I have been scratching my head trying to figure out how to write about this so-called cat breed discovered in China and first described by a Polish Jesuit missionary Michael Boym in his book Flora Sinensis (1656). The best source of information about this cat breed is Sarah Hartwell and I would happily refer people to go to her webpage if you want to trawl through the tortuous story about the misdescription, misunderstanding, mistranslations and mistakes and confusion regarding this so-called breed. It all starts with the name Sumxu, which apparently, according to Hartwell, is the Portuguese rendering of ‘songshu” meaning pine rat! Nothing to do with a cat but the name stuck as describing an ancient and mysterious Chinese cat breed nonetheless.
Even Charles Darwin himself picked up information about the so-called breed and referred to a droopy-eared race of cats in China. He mentioned the cat in his book “Variation of Animals and Plants under Domestication”. Sarah Hartwell describes how the misconceptions were passed from one expert to another:
“Buffon’s source was Prevot, whose source was Green, whose source was de Halde, whose source was Martini’s 1655 work.”
This seems to sum up what I would describe as a mess and mass of inaccuracies. Today we don’t know whether the Chinese Lop-Eared Cat was a genuine cat or a marten or another animal.
On my reading of Sarah Hartwell’s article, it appears to me that this cat breed had “lop-ears” because they carry the same gene as the Scottish Fold which as we know today causes the ears to lie flat to the head or halfway to that state. It depends on how the gene affects the cartilage in the ear flap as to whether the ears lie flat to the head or simply flop over as we see in the illustration on this page.
The reports refer to the Chinese Lop as having “pendulous ears” which conjures up images of the ears of a Labrador dog but I think we have to say that that description was inaccurate and an exaggeration. You know how it how goes when information is passed down the line and it gradually changes and sometimes becomes exaggerated particularly when people enjoy discussing a mysterious animal. Hartwell admits that it probably had ears that folded like the Scottish Fold.
It is said that the ladies of China particularly liked this cat. It was a lap cat. It is suggested that the cat was a lap cat because it had difficulty in moving due to the nasty and debilitating additional effects of the presence of the gene which causes the ears to fold over. This affects the cartilage in the feet and in other parts of the body which are crippling.
The history of this breed also describes it being used for meat production. It was a cat bread to be eaten. This comes from a German book published in Berlin in 1896 called Illustriertes Katzenbuch. It states “The poor creatures locked up in small bamboo cages and much like a kind of geese fattened with plentiful portions”. The author said that the cat was “regarded as special titbits and enjoyed particularly with chains (noodles?), with rice”.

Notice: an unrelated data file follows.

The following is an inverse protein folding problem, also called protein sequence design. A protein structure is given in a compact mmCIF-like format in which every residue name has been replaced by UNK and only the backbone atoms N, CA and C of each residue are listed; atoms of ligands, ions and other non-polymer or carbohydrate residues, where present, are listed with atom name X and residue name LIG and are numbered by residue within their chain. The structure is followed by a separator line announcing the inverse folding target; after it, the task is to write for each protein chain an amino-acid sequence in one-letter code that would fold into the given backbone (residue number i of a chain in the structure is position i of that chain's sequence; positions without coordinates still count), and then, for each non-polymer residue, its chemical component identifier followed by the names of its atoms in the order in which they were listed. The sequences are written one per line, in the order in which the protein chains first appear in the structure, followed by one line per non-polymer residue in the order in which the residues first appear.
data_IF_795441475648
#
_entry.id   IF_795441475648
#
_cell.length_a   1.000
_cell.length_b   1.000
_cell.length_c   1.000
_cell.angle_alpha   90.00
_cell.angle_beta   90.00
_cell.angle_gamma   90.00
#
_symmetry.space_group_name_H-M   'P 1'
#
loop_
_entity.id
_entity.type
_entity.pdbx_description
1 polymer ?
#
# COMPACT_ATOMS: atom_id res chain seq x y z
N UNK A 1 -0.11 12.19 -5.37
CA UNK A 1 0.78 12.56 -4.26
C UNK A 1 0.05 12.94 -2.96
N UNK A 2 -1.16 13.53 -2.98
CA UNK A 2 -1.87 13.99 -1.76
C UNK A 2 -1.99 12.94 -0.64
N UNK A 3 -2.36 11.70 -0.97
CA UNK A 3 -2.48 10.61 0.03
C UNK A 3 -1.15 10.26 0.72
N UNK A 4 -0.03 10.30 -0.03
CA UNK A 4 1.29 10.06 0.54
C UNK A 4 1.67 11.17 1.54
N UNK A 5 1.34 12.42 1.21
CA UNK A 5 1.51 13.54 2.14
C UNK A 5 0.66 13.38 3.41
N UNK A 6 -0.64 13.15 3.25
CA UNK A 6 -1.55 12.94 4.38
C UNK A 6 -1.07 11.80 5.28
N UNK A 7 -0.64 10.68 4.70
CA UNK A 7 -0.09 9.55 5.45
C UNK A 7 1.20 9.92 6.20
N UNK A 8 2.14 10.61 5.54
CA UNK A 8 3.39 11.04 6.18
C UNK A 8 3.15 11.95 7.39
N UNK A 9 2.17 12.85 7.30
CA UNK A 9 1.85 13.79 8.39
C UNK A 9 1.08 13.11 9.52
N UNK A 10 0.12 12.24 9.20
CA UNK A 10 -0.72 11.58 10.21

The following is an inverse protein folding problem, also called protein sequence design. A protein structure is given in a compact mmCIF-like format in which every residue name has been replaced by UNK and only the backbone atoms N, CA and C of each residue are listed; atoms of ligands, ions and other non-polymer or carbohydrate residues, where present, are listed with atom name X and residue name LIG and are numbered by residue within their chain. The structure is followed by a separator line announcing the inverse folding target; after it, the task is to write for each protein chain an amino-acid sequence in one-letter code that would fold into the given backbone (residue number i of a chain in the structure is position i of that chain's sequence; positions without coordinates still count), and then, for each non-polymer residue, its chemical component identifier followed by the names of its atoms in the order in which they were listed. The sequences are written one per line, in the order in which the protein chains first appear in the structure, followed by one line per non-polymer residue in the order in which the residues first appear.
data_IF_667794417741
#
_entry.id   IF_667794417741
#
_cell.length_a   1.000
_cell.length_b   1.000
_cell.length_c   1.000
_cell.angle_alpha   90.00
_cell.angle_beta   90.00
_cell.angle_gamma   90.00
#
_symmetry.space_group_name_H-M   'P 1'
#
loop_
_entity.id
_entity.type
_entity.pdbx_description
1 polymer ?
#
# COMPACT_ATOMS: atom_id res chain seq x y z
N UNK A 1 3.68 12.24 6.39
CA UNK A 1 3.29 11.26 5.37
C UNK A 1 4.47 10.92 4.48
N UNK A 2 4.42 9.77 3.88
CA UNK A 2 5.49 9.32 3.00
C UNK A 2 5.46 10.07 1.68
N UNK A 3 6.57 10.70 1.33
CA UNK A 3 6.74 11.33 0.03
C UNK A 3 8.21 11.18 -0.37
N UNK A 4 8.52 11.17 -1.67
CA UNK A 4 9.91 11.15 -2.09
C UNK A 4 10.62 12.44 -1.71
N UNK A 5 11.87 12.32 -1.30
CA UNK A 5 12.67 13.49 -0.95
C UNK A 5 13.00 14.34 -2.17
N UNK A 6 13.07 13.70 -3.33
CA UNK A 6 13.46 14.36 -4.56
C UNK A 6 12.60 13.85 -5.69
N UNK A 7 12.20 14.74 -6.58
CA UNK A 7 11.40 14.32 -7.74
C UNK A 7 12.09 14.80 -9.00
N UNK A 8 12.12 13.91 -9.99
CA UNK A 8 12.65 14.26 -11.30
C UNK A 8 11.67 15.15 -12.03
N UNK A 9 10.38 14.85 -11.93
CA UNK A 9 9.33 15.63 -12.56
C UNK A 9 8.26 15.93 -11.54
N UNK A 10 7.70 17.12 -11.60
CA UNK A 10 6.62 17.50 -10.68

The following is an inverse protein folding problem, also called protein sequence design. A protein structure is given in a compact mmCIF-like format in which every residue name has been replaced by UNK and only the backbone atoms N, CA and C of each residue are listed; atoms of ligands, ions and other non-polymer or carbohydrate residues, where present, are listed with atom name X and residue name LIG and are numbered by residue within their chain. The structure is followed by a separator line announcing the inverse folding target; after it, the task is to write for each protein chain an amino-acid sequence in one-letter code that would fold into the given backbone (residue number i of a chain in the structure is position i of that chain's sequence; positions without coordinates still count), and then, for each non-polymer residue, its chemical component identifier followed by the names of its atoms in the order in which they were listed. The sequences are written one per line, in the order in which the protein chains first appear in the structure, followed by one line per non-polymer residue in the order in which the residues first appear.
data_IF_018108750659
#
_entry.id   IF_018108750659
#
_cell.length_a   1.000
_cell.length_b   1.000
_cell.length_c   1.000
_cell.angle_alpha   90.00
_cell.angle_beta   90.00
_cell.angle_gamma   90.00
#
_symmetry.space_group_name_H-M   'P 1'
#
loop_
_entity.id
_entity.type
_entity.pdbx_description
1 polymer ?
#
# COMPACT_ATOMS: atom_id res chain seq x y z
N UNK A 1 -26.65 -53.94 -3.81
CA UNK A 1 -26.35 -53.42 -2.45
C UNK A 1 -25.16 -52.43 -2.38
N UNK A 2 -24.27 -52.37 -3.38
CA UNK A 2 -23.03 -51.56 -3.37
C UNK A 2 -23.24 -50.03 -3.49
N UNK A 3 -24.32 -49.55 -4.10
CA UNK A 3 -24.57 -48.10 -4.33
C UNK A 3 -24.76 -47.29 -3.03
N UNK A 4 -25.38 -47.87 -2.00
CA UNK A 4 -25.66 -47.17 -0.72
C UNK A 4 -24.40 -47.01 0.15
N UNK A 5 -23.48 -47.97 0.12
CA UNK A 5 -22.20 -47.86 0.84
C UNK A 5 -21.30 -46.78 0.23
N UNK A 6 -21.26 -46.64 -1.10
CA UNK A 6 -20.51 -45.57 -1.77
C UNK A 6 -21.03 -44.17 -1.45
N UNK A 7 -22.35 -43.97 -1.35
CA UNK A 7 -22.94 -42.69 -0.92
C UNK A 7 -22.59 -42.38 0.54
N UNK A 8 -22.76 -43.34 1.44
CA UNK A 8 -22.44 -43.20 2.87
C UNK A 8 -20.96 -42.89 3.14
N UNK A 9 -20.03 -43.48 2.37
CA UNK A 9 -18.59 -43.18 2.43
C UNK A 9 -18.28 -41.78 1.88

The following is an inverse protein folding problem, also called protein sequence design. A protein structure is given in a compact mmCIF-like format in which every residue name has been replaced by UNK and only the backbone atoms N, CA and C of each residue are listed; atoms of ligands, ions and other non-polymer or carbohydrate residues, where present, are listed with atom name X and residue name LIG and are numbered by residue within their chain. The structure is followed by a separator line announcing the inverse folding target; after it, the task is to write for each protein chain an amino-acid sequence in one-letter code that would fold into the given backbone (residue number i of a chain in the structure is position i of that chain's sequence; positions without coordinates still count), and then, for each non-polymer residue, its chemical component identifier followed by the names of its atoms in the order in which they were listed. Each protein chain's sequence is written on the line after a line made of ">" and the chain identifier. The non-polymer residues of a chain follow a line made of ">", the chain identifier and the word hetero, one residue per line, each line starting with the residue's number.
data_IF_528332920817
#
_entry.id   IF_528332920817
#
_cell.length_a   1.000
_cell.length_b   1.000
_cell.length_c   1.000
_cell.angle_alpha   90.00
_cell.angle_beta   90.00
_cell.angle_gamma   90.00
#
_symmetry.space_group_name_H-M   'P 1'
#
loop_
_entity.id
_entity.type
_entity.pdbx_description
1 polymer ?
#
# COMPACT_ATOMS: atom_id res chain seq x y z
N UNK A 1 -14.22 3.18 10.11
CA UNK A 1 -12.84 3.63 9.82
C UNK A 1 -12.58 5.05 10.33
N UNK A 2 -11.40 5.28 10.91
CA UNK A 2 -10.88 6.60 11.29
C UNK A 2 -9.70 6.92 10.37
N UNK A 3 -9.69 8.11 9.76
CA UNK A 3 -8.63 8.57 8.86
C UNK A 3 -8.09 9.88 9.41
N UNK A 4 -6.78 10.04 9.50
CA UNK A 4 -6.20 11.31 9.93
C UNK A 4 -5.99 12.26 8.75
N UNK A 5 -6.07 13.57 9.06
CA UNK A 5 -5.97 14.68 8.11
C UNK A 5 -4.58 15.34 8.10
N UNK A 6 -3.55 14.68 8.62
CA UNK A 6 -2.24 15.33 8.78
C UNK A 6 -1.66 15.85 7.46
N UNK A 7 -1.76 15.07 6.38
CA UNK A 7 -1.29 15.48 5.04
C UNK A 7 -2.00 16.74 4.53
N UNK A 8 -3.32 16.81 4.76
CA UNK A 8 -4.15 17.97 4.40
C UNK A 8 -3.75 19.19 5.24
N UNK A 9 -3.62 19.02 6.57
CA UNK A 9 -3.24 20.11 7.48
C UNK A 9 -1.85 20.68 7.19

The cat was also described as having poor hearing. The author speculated this was because the cat no longer needed to use their ears being locked up in cages all their lives and eaten at the end of it. But Sarah Hartwell speculates that if the cats were white, they might have been deaf because there is a high prevalence of deafness in white cats. This is because the dominant white gene affects the colour of the hair, the colour of the eyes in removing pigmentation, and the inner ear.
We are told that the last reported sighting of the Chinese Lop appears to have been in 1938. This is when one was imported from China into England I believe. It was thought at the time that the mutation which produced the appearance of this cat was restricted to white longhaired cats.
It is unclear to this day whether the Chinese Lop was a genuine race of interesting domestic cat or whether the trait which gave it its particular appearance was inherited. And we don’t know the exact “conformation” i.e. appearance of the cat. But sensibly, Sarah Hartwell decided that “the general type is probably represented by the Scottish Fold and its derivative breeds”. In other words, this was probably a Chinese version of a white, medium-longhaired Scottish Fold.
Some experts at the time even suggested that the animal might be a hybrid between a cat and a marten (Gaston Percheron in “The Cat: Natural History, Husbandry [“Hygiene”] and Illnesses” 1885). And another Georges Louis Leclerc, Comte de Buffon, stated that the climate of Pe-chi-ly in China resulted in cats having long hair and pendulous ears which were the favourites of ladies (a very tenuous connection). I just see lots of confusion in the story and lots of descriptions by different people but a complete lack of clarity as to what this animal was.